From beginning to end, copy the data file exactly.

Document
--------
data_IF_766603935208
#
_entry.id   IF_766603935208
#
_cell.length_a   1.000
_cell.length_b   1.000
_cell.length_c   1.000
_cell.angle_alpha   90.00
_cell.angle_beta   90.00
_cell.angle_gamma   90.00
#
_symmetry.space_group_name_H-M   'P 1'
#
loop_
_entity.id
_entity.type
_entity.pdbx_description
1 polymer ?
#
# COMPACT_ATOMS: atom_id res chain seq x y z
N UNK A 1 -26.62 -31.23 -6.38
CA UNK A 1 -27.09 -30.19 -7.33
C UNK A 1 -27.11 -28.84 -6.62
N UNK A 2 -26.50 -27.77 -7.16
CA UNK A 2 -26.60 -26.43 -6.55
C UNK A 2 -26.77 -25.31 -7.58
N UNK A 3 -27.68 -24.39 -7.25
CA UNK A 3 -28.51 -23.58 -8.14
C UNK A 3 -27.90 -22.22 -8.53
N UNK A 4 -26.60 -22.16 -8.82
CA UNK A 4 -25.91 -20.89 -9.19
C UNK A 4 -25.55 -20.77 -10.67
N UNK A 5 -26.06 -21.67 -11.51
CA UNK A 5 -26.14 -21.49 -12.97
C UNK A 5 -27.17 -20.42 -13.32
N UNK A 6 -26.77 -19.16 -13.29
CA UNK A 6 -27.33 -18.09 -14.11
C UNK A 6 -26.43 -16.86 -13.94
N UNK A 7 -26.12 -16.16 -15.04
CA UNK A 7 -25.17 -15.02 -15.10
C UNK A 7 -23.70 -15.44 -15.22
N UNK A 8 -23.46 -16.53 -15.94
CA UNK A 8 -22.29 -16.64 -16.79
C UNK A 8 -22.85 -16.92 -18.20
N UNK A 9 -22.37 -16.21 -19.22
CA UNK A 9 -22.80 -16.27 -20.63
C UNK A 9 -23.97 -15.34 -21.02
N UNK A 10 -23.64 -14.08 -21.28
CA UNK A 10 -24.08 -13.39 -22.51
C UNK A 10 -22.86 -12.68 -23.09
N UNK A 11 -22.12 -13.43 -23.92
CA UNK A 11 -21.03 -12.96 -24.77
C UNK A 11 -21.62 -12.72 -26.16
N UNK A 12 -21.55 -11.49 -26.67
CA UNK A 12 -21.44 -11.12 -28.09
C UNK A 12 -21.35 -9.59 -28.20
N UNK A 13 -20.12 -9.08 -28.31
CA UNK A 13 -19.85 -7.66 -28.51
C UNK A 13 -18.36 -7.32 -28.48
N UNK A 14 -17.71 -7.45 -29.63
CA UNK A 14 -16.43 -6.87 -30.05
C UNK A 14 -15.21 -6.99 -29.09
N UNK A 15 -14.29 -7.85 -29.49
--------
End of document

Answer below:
data_IF_766603935208
#
_entry.id   IF_766603935208
#
_cell.length_a   1.000
_cell.length_b   1.000
_cell.length_c   1.000
_cell.angle_alpha   90.00
_cell.angle_beta   90.00
_cell.angle_gamma   90.00
#
_symmetry.space_group_name_H-M   'P 1'
#
loop_
_entity.id
_entity.type
_entity.pdbx_description
1 polymer ?
#
# COMPACT_ATOMS: atom_id res chain seq x y z
N UNK A 1 -26.62 -31.23 -6.38
CA UNK A 1 -27.09 -30.19 -7.33
C UNK A 1 -27.11 -28.84 -6.62
N UNK A 2 -26.50 -27.77 -7.16
CA UNK A 2 -26.60 -26.43 -6.55
C UNK A 2 -26.77 -25.31 -7.58
N UNK A 3 -27.68 -24.39 -7.25
CA UNK A 3 -28.51 -23.58 -8.14
C UNK A 3 -27.90 -22.22 -8.53
N UNK A 4 -26.60 -22.16 -8.82
CA UNK A 4 -25.91 -20.89 -9.19
C UNK A 4 -25.55 -20.77 -10.67
N UNK A 5 -26.06 -21.67 -11.51
CA UNK A 5 -26.14 -21.49 -12.97
C UNK A 5 -27.17 -20.42 -13.32
N UNK A 6 -26.77 -19.16 -13.29
CA UNK A 6 -27.33 -18.09 -14.11
C UNK A 6 -26.43 -16.86 -13.94
N UNK A 7 -26.12 -16.16 -15.04
CA UNK A 7 -25.17 -15.02 -15.10
C UNK A 7 -23.70 -15.44 -15.22
N UNK A 8 -23.46 -16.53 -15.94
CA UNK A 8 -22.29 -16.64 -16.79
C UNK A 8 -22.85 -16.92 -18.20
N UNK A 9 -22.37 -16.21 -19.22
CA UNK A 9 -22.80 -16.27 -20.63
C UNK A 9 -23.97 -15.34 -21.02
N UNK A 10 -23.64 -14.08 -21.28
CA UNK A 10 -24.08 -13.39 -22.51
C UNK A 10 -22.86 -12.68 -23.09
N UNK A 11 -22.12 -13.43 -23.92
CA UNK A 11 -21.03 -12.96 -24.77
C UNK A 11 -21.62 -12.72 -26.16
N UNK A 12 -21.55 -11.49 -26.67
CA UNK A 12 -21.44 -11.12 -28.09
C UNK A 12 -21.35 -9.59 -28.20
N UNK A 13 -20.12 -9.08 -28.31
CA UNK A 13 -19.85 -7.66 -28.51
C UNK A 13 -18.36 -7.32 -28.48
N UNK A 14 -17.71 -7.45 -29.63
CA UNK A 14 -16.43 -6.87 -30.05
C UNK A 14 -15.21 -6.99 -29.09
N UNK A 15 -14.29 -7.85 -29.49